I did emphasize that I am not sure if i'm sleeping or awake, that's why I wanted to know if it's possible to have such mild episodes so frequently. I've had a few lucid dreams, but they've never ended in paralysis.
#8
Yeah, re-reading the wall of text it seems like you are still asleep. The scissors, and things being amiss in your room is the giveaway. Dreams can be effing crazy especially lucid ones. In the beginning it can be very hard to keep them under control, and they can turn into terrifying nightmares in a instant. I would recommend looking on the internet to find the exercises and techniques to maintain control of your dreams, there are a ton of websites devoted to it. I don't know what the paralysis means subconsciously but hell you could just have a deep fear of being paralyzed. Once you have control of your dreams it should be easy to stop the paralysis from occurring.
Last edited by derkym at Apr 9, 2014,
#9
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#10
Quote by ProgThrash

tl;dr - Is it possible to have have frequent sleep paralysis episodes without hallucinations or sense of terror? Or is this linked to another disorder?


Yes, it's possible. I have had sleep paralysis up to 10 times a year since 1987 but I'm not the hallucinating type. There was a certain amount of panic to begin with, though.

I read about people who thought there were demons sitting on their chests, etc. but, as I'm not a superstitious / religious / woo person, I realised it was my mind being mostly awake while my brain's anti-sleepwalking mechanisms are still active.

It's much less frequent these days, I might add.
Last edited by Jehannum at Apr 9, 2014,
#11
I had sleep paralysis many times. Sometime hellucinations were very frightend sometimes very strange It started when I was about 7. For me this is even better than LSD. to get out from this I try to control my breath.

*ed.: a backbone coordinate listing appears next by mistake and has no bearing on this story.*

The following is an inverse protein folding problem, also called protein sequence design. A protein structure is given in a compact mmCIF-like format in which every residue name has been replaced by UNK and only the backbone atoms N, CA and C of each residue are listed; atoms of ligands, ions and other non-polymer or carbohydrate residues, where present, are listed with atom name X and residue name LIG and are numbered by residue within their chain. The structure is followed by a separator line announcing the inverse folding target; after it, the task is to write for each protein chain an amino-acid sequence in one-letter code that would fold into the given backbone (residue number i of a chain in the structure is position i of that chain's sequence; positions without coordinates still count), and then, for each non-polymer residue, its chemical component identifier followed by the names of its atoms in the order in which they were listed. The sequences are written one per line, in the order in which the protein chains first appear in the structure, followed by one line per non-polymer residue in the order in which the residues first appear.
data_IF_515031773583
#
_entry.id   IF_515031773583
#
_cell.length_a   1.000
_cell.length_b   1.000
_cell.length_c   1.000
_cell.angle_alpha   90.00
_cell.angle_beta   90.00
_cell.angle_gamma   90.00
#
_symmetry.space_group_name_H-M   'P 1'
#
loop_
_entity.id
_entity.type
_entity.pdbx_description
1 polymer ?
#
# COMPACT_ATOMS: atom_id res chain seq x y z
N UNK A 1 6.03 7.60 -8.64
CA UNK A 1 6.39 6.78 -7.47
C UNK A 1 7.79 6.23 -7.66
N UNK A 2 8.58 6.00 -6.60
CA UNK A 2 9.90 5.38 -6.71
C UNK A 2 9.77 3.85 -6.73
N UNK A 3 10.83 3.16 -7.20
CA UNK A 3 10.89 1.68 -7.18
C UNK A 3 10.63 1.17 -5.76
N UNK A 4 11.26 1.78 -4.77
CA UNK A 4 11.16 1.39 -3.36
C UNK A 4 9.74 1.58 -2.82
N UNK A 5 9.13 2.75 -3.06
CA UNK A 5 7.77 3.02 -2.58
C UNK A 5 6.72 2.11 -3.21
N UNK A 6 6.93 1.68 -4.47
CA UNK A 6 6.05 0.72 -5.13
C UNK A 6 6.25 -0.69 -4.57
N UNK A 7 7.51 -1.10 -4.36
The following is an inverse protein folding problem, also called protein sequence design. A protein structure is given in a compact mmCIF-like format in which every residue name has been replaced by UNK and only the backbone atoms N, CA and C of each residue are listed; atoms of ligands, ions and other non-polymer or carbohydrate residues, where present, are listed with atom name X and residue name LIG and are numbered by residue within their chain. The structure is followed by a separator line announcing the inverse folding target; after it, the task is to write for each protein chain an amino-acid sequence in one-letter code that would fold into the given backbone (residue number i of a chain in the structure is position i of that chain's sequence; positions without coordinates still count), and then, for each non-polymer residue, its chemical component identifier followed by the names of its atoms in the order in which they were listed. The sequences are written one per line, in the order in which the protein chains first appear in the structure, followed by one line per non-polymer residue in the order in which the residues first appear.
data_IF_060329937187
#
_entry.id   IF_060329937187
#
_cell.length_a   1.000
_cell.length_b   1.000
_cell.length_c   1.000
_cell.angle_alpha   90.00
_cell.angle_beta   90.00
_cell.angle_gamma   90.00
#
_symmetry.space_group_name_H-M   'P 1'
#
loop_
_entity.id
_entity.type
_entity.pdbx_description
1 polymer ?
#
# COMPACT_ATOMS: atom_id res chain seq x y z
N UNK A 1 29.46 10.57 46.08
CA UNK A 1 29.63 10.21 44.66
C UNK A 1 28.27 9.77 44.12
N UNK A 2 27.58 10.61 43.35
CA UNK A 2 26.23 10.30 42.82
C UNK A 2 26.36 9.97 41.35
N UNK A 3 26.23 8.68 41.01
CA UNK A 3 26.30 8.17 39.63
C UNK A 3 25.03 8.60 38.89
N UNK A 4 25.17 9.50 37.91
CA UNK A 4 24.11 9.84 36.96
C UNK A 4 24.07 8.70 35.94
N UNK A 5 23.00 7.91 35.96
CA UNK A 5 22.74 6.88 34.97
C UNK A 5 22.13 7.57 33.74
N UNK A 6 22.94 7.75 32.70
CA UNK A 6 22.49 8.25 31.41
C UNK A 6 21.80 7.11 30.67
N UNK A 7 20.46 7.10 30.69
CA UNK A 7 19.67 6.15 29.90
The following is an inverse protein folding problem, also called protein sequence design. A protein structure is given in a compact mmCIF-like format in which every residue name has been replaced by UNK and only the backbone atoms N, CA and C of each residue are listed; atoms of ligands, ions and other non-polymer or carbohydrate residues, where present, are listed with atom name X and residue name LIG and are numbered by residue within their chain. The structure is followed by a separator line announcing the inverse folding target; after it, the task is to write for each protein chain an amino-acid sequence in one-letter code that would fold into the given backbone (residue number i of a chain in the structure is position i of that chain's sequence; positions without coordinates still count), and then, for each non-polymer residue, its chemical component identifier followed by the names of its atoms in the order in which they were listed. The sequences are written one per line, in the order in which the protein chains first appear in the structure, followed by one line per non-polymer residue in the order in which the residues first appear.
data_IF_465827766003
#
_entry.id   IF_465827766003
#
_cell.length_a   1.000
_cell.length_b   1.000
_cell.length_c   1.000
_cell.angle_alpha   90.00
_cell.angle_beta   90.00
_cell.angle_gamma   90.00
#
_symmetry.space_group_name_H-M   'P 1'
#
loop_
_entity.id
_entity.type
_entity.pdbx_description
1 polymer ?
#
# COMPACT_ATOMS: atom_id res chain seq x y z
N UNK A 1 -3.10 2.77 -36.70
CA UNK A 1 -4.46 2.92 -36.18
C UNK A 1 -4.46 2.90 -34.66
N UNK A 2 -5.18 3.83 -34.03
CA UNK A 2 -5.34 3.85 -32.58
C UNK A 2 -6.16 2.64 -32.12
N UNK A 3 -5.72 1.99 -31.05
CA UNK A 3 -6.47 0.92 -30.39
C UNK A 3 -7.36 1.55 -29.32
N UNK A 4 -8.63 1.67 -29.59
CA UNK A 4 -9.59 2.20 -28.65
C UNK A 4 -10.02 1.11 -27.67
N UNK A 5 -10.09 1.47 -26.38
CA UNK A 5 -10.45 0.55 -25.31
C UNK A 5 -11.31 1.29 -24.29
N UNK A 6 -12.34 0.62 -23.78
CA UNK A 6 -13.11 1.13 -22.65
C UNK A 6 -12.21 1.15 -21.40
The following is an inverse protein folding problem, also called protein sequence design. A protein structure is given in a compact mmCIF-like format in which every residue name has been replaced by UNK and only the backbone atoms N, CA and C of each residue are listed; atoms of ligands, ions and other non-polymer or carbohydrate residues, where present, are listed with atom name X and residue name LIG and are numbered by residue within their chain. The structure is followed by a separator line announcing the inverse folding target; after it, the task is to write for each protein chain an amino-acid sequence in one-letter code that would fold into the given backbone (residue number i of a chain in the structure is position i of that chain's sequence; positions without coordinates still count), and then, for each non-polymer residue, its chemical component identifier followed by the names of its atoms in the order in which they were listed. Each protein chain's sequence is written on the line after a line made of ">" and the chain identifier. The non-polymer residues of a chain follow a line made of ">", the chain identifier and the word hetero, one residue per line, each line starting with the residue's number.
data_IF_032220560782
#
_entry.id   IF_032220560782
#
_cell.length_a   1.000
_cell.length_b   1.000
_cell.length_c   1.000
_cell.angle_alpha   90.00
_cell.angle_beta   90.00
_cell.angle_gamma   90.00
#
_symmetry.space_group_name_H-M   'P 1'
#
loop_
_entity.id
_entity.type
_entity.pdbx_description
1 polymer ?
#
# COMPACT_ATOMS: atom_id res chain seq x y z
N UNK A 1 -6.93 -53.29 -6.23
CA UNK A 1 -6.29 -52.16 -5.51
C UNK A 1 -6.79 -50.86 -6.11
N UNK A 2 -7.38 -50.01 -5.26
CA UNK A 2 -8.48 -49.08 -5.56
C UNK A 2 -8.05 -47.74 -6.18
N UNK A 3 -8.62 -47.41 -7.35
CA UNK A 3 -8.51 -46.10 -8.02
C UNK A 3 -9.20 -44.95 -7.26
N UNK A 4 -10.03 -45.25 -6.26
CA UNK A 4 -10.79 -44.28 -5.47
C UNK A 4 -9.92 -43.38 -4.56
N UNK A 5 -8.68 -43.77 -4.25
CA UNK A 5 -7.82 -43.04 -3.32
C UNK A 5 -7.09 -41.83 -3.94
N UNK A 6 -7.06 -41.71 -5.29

Last edited by binadra1234 at Apr 9, 2014,
#12
Thanks for the replies, I guess they are mild paralysis episodes, since my dreams always have a very distinct feel, and they don't feel the same. I'm not a religious person either and I know I'd instantly realize what's going on, but still I'd rather not have demons trying to strangle me at night.

And I've read of the breathing trick too, I'll probably try that next time I have an episode instead of wiggling around.
#13
It's like, you can train yourself to get over the fear if you have it. If you never had it, maybe it's random or you're more laid back than the average. I don't panic/etc myself when it happens anymore and just chill and "enjoy" the thing because it's fascinating. Do not hallucinate either unless it's self-induced and it becomes hard to tell if it's a dream, reality or both. You should try opening your eyes and see if the room looks the same as when you're awake.
As for going to a doctor for this, pretty sure it won't do much, even sleep disorder experts have in my experience pretty weak knowledge on these specific subjects.
#14
Quote by ProgThrash
Thanks for the replies, I guess they are mild paralysis episodes, since my dreams always have a very distinct feel, and they don't feel the same. I'm not a religious person either and I know I'd instantly realize what's going on, but still I'd rather not have demons trying to strangle me at night.

And I've read of the breathing trick too, I'll probably try that next time I have an episode instead of wiggling around.


I've had sleep paralysis multiple times in the past, no nightmares or anything associated with it, but I feel like I'm going to die each time. The only way to wake myself up is to breathe rapidly (I'm unable to pause between breaths or it feels like I'll suffocate) or try and gradually rock my body back and forth until the movement is dramatic enough to wake me up. I dunno if I'd die from not breathing in my sleep or not, but I hate the terror it brings me.
mmmmmmhmmm

That's exactly what I've been trying to say.

Quote by munkymanmatt
brilliant